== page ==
The Turning Sky over Buenos Aires By José Carlos Avellar

in 7th Buenos Aires International Festival of Independent Cinema

by José Carlos Avellar

First of all, before any other comments, we must say that this year the Buenos Aires Festival was usual “privileged space to boost the new Argentinian cinema”, from the point of view of an international guest, and, from the point of view of the Argentinian audience, “a way of gaining access to a world cinema which does not arrive through the traditional means” – as pointed out by Fernando Peña, the new artistic director of the Bafici, in the opening pages of the wide open catalogue of the festival, which includes an International, an Argentinian and a Short Film Competition, a World Panorama and a series of retrospectives and homages, among them Albert and David Maysles, Andreas Kleinert, Chantal Ackerman and Robert Frank.

In brief, the 2005 Buenos Aires Festival Internacional de Cine Independiente was a continuation of a line established in its very first edition. Those “commanding principles” used year after year as a basis to organize the program are there: to have a program structure “free to be modified according to what was suggested by the year’s film production”. And exactly the fidelity to its tradition established seven years ago made it possible for the same festival to come with a new face. The same, but a new one: “this year it was made clear that documentaries are progressively occupying a more prominent space in the world’s film production”. So, a change “in the historical norms of the festival to incorporate documentaries in the International Competition, which, until now, had only been for fictional films”, said Peña. A change, and a very significant one, a quick answer to a creative turning point in Latin American Cinema now. If documentaries are occupying a prominent space in world cinema they are much more prominent in Latin America Cinema at the moment.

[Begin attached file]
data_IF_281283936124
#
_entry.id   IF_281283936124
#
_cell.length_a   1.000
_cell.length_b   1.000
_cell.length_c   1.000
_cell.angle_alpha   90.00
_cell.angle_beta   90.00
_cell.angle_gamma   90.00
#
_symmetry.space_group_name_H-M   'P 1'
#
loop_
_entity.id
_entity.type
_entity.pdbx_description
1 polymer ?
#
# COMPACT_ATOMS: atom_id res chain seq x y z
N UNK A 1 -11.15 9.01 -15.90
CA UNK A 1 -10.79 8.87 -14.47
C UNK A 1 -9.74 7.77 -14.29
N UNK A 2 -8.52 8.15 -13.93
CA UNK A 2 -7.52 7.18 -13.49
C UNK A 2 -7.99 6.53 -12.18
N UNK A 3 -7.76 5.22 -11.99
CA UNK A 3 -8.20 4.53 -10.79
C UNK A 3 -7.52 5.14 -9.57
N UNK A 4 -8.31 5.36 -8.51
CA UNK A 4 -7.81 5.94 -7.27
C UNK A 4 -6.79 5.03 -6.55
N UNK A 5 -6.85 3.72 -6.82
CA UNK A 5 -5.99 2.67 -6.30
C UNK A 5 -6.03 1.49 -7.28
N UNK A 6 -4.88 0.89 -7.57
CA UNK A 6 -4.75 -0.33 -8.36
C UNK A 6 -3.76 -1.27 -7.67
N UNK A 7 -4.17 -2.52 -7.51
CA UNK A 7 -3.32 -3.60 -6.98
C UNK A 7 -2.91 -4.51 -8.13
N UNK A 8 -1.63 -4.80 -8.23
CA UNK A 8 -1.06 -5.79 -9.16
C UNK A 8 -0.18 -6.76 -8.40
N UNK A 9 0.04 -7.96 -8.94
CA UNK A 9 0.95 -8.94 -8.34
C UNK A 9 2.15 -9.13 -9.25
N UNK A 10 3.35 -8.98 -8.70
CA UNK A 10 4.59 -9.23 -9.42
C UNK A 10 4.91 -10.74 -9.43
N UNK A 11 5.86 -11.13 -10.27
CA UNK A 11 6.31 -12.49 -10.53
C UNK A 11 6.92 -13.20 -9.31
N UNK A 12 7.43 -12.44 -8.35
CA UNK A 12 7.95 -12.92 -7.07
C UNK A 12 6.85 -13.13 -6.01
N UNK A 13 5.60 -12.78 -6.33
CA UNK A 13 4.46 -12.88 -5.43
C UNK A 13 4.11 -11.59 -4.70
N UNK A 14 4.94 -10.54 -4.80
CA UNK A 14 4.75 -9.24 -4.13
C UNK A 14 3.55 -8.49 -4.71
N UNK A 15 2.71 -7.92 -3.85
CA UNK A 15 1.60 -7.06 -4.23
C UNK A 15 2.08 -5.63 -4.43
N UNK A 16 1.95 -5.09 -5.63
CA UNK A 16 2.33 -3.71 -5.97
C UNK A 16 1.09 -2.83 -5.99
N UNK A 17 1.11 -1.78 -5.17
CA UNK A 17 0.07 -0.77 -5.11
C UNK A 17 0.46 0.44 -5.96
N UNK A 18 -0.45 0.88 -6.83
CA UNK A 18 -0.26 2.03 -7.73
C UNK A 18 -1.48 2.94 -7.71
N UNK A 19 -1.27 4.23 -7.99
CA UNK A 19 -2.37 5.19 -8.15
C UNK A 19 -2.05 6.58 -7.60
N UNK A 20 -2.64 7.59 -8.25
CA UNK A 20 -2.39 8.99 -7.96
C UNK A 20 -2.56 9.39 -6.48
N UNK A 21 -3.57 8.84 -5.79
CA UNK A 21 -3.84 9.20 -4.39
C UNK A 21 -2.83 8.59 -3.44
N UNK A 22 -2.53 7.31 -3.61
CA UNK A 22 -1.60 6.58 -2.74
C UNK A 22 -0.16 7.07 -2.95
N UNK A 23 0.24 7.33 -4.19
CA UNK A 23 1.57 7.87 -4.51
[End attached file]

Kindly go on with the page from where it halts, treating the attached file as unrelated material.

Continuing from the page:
And so, the many good documentaries produced in 2004/2005 were included in this year’s Bafici program; we can mention: from Brazil, Justiça / Justice by Maria Augusta Ramos, Peões / Workers by Eduardo Coutinho. From Mexico, Toro negro / Black Bull by Pedro González Rubio and Carlos Armella and Relatos desde el enciero / Prison Conversations by Guadalupe Miranda. And from Argentina, Meykinof by Carmen Guarini, Cándido López, los campos de batalha / Cándido López, the battle fields by José Luis García, Fasinpat, fábrica sin patrón / Fasinpat, the Bossless factory by Daniele Incalterra and Los de Saladillo , by Alberto Yaccelini.

Well, yes, documentaries are not a new thing in the film production of Latin American countries. All the new cinema since the 60s resulted from a dialogue between fiction and documentary. Some documentary editing, shooting and narrative practices were used as a starting point to create new fiction in the cinema – at the same time, documentaries took some working methods from fiction films. Nothing very unusual – the same happens in modern cinema in general – but the tradition is stronger in Latin American cinema where almost all the films are based on true stories.